It found a 1.8% increase in colon cancer cases and 1.4% rise in rectal cancer cases in people under 50 in the UK between 1995 and 2014 .
Over the same period, there were decreases in bowel cancer cases of 1.2% in the over-50s.
The findings were similar in many of the countries studied.
Dr Marzieh Araghi, lead study author from International Agency for Research on Cancer in Lyon, said the findings highlighted the need for action.
While population-based screening in people under 50 years old is not considered to be cost-effective due to relatively low incidence numbers, family history could help to identify younger people at high risk of genetic susceptibility to colorectal cancer, for further assessment,” she said.
Dr Araghi added that more studies were needed “to establish the root causes of this rising incidence to enable the development of effective preventive and early-detection strategies”.
‘Red flag’ symptoms
Andrew Beggs, consultant colorectal surgeon from the University of Birmingham, said rising rates of bowel cancer among young patients “must be urgently investigated”.
“This means the age at which bowel cancer screening needs to start may have to change to screen people at a younger age, and people under the age of 50 with any ‘red flag’ symptoms (bleeding, a change in bowel habit, weight loss or tummy pain) should get it checked out as soon as possible,” he said.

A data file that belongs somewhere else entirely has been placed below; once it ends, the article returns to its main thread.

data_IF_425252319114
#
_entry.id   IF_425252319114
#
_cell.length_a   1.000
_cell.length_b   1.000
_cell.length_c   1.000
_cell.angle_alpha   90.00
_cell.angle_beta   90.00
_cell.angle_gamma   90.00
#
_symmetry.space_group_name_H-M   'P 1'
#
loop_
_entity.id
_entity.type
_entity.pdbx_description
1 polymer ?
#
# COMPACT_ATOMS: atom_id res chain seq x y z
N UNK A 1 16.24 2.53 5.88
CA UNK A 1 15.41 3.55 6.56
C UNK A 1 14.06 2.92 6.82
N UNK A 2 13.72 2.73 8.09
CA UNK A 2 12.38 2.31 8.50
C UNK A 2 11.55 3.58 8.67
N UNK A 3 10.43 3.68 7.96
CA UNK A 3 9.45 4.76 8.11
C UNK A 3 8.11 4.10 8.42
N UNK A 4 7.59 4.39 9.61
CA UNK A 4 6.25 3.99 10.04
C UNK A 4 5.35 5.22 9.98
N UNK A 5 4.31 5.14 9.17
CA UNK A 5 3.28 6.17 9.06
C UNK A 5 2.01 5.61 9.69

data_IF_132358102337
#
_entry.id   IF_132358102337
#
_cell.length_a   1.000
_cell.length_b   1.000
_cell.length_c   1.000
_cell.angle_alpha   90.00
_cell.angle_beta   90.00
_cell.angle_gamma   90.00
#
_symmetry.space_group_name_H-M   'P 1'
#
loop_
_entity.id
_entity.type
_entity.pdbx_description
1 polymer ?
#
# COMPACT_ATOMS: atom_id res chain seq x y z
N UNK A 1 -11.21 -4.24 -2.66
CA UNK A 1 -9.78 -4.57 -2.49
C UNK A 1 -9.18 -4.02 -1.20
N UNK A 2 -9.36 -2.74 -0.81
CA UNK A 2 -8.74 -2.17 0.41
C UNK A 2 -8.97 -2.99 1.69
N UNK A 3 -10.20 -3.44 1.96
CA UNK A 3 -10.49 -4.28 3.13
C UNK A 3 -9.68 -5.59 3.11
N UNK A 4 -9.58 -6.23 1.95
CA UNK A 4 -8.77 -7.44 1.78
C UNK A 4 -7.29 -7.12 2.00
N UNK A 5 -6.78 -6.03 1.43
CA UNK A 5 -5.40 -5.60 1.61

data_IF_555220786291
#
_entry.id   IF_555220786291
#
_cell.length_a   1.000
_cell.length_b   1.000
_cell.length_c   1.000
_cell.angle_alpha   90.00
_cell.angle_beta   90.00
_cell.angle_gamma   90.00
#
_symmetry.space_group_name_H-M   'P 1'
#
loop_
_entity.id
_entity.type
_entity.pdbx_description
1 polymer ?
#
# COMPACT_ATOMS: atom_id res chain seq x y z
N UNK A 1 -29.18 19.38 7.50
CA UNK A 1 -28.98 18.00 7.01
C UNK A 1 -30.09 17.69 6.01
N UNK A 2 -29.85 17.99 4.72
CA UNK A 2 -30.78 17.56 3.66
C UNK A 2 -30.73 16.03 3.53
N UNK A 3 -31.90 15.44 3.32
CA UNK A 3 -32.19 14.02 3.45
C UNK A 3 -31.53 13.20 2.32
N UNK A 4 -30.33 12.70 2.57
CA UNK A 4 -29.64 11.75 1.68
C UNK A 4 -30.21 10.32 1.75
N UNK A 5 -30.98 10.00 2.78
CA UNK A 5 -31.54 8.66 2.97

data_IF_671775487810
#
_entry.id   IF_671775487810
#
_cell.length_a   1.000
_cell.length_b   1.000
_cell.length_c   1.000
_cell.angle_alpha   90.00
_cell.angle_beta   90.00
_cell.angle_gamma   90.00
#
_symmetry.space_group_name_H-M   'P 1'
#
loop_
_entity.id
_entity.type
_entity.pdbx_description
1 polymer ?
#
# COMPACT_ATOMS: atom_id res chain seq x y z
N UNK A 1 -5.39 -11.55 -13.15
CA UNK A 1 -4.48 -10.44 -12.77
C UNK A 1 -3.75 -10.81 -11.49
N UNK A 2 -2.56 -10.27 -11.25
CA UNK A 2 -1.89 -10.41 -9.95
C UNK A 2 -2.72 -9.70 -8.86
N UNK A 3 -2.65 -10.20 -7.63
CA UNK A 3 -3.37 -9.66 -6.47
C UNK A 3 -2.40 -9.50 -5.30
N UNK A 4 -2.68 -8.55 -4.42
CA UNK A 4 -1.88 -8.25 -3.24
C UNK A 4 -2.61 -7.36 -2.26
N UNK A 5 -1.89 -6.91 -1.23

a persistent change in bowel habit – going more often, with looser stools and sometimes tummy pain
blood in the stools without other symptoms, such as piles
abdominal pain, discomfort or bloating always brought on by eating – sometimes resulting in a reduction in the amount of food eaten and weight loss
“These large and high-quality studies provide solid data to support this trend,” he said.
And he added: “These results are a call to action to raise awareness among staff in GP practices and hospitals to consider bowel cancer as a diagnosis when young people come to them with pain, changes in bowel habits or blood in their stool.
“The new studies show a clear need to dedicate more efforts to understanding the lifestyle factors that trigger bowel cancers in young people and to rethink how screening may need to be adjusted to prevent such devastating cancers.”